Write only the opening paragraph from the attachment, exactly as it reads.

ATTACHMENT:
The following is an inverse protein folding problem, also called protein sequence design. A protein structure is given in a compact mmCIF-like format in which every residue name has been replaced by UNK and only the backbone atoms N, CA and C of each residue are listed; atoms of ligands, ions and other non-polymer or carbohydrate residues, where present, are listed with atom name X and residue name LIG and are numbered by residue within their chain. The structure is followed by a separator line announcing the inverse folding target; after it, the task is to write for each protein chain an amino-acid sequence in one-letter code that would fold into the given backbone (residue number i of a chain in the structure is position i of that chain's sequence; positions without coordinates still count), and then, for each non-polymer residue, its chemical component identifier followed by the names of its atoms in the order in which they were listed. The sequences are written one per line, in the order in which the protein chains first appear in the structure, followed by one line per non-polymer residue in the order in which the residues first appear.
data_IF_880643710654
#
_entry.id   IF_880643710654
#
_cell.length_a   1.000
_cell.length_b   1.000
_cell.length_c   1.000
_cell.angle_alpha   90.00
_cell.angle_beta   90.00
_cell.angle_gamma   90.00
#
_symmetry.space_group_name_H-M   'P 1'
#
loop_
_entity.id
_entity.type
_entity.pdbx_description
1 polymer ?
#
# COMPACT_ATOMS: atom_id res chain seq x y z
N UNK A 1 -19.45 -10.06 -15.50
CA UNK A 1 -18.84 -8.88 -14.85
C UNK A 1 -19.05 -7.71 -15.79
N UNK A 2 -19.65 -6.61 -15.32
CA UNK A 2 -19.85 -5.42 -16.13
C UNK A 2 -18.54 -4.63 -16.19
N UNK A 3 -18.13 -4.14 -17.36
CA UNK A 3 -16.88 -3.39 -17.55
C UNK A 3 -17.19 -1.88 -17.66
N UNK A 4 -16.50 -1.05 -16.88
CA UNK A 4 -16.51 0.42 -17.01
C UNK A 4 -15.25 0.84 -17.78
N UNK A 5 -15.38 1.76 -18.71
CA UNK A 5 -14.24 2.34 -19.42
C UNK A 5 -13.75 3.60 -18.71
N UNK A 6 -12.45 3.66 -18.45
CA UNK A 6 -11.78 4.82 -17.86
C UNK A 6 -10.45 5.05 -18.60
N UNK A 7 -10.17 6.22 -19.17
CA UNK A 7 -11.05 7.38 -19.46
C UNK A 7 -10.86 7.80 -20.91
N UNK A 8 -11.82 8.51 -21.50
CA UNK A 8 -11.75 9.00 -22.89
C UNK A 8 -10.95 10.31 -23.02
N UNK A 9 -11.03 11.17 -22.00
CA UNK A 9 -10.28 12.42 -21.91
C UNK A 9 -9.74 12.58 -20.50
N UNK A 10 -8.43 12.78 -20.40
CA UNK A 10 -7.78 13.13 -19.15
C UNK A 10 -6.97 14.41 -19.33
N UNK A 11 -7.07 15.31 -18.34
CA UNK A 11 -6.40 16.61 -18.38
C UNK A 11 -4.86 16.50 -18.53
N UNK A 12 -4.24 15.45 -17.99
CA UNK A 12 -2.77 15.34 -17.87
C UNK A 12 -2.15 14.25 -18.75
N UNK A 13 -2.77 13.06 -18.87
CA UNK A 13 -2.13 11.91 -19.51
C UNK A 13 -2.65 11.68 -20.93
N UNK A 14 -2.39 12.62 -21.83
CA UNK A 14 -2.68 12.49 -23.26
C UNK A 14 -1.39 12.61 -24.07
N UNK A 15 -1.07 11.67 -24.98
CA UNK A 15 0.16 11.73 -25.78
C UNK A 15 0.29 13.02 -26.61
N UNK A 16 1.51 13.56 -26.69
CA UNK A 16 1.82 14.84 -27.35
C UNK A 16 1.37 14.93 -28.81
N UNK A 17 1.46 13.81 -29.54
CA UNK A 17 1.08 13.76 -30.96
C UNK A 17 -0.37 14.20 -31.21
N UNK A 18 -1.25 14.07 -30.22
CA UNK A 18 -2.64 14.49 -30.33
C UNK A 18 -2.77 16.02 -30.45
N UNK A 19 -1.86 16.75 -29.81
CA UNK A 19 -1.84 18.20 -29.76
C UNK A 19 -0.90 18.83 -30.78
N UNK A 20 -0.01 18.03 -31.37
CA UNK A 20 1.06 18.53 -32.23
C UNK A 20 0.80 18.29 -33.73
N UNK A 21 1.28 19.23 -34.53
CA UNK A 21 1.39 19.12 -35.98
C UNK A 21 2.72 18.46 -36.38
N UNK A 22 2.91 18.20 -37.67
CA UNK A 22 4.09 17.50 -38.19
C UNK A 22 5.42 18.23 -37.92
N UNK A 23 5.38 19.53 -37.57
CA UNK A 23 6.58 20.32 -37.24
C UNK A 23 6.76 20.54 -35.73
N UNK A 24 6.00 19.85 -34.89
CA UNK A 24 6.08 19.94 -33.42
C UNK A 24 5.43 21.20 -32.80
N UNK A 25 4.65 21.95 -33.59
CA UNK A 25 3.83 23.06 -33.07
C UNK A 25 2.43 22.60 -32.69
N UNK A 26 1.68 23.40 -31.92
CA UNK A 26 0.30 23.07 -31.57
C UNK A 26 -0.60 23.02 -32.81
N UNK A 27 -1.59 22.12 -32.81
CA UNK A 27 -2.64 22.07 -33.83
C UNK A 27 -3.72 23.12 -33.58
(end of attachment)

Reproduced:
The following is an inverse protein folding problem, also called protein sequence design. A protein structure is given in a compact mmCIF-like format in which every residue name has been replaced by UNK and only the backbone atoms N, CA and C of each residue are listed; atoms of ligands, ions and other non-polymer or carbohydrate residues, where present, are listed with atom name X and residue name LIG and are numbered by residue within their chain. The structure is followed by a separator line announcing the inverse folding target; after it, the task is to write for each protein chain an amino-acid sequence in one-letter code that would fold into the given backbone (residue number i of a chain in the structure is position i of that chain's sequence; positions without coordinates still count), and then, for each non-polymer residue, its chemical component identifier followed by the names of its atoms in the order in which they were listed. The sequences are written one per line, in the order in which the protein chains first appear in the structure, followed by one line per non-polymer residue in the order in which the residues first appear.